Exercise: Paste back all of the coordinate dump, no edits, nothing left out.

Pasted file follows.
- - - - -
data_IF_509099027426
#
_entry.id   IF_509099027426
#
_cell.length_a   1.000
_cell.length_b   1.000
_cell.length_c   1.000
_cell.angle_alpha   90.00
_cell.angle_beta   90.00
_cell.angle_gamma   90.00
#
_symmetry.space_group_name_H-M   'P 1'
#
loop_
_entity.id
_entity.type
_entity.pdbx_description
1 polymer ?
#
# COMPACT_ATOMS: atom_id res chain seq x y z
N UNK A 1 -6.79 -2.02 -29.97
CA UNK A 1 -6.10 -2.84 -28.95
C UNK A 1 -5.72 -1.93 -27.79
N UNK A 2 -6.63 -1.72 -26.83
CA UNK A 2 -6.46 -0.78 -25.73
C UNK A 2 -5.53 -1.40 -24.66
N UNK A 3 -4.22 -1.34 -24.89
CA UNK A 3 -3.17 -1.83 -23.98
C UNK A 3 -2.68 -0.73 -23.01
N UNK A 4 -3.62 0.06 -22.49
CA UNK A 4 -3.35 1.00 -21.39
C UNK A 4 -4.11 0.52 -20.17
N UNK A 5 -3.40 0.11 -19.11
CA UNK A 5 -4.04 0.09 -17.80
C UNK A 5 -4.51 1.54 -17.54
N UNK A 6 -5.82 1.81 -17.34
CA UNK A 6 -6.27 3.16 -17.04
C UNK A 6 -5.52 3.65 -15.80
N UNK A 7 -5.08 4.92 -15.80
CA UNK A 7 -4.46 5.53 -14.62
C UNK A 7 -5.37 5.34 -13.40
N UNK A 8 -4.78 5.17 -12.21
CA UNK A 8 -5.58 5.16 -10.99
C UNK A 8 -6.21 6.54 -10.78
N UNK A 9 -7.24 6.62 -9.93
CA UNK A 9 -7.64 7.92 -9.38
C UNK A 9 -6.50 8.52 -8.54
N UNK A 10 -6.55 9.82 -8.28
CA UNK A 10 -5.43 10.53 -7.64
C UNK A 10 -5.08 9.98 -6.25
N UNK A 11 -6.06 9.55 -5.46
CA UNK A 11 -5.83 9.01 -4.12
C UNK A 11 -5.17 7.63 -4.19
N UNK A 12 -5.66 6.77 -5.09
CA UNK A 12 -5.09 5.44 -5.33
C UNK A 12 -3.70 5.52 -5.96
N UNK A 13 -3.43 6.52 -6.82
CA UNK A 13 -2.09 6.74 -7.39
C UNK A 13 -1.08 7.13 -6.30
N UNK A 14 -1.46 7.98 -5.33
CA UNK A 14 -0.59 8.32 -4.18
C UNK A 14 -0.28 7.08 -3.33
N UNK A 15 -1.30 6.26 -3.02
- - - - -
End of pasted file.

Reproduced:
data_IF_509099027426
#
_entry.id   IF_509099027426
#
_cell.length_a   1.000
_cell.length_b   1.000
_cell.length_c   1.000
_cell.angle_alpha   90.00
_cell.angle_beta   90.00
_cell.angle_gamma   90.00
#
_symmetry.space_group_name_H-M   'P 1'
#
loop_
_entity.id
_entity.type
_entity.pdbx_description
1 polymer ?
#
# COMPACT_ATOMS: atom_id res chain seq x y z
N UNK A 1 -6.79 -2.02 -29.97
CA UNK A 1 -6.10 -2.84 -28.95
C UNK A 1 -5.72 -1.93 -27.79
N UNK A 2 -6.63 -1.72 -26.83
CA UNK A 2 -6.46 -0.78 -25.73
C UNK A 2 -5.53 -1.40 -24.66
N UNK A 3 -4.22 -1.34 -24.89
CA UNK A 3 -3.17 -1.83 -23.98
C UNK A 3 -2.68 -0.73 -23.01
N UNK A 4 -3.62 0.06 -22.49
CA UNK A 4 -3.35 1.00 -21.39
C UNK A 4 -4.11 0.52 -20.17
N UNK A 5 -3.40 0.11 -19.11
CA UNK A 5 -4.04 0.09 -17.80
C UNK A 5 -4.51 1.54 -17.54
N UNK A 6 -5.82 1.81 -17.34
CA UNK A 6 -6.27 3.16 -17.04
C UNK A 6 -5.52 3.65 -15.80
N UNK A 7 -5.08 4.92 -15.80
CA UNK A 7 -4.46 5.53 -14.62
C UNK A 7 -5.37 5.34 -13.40
N UNK A 8 -4.78 5.17 -12.21
CA UNK A 8 -5.58 5.16 -10.99
C UNK A 8 -6.21 6.54 -10.78
N UNK A 9 -7.24 6.62 -9.93
CA UNK A 9 -7.64 7.92 -9.38
C UNK A 9 -6.50 8.52 -8.54
N UNK A 10 -6.55 9.82 -8.28
CA UNK A 10 -5.43 10.53 -7.64
C UNK A 10 -5.08 9.98 -6.25
N UNK A 11 -6.06 9.55 -5.46
CA UNK A 11 -5.83 9.01 -4.12
C UNK A 11 -5.17 7.63 -4.19
N UNK A 12 -5.66 6.77 -5.09
CA UNK A 12 -5.09 5.44 -5.33
C UNK A 12 -3.70 5.52 -5.96
N UNK A 13 -3.43 6.52 -6.82
CA UNK A 13 -2.09 6.74 -7.39
C UNK A 13 -1.08 7.13 -6.30
N UNK A 14 -1.46 7.98 -5.33
CA UNK A 14 -0.59 8.32 -4.18
C UNK A 14 -0.28 7.08 -3.33
N UNK A 15 -1.30 6.26 -3.02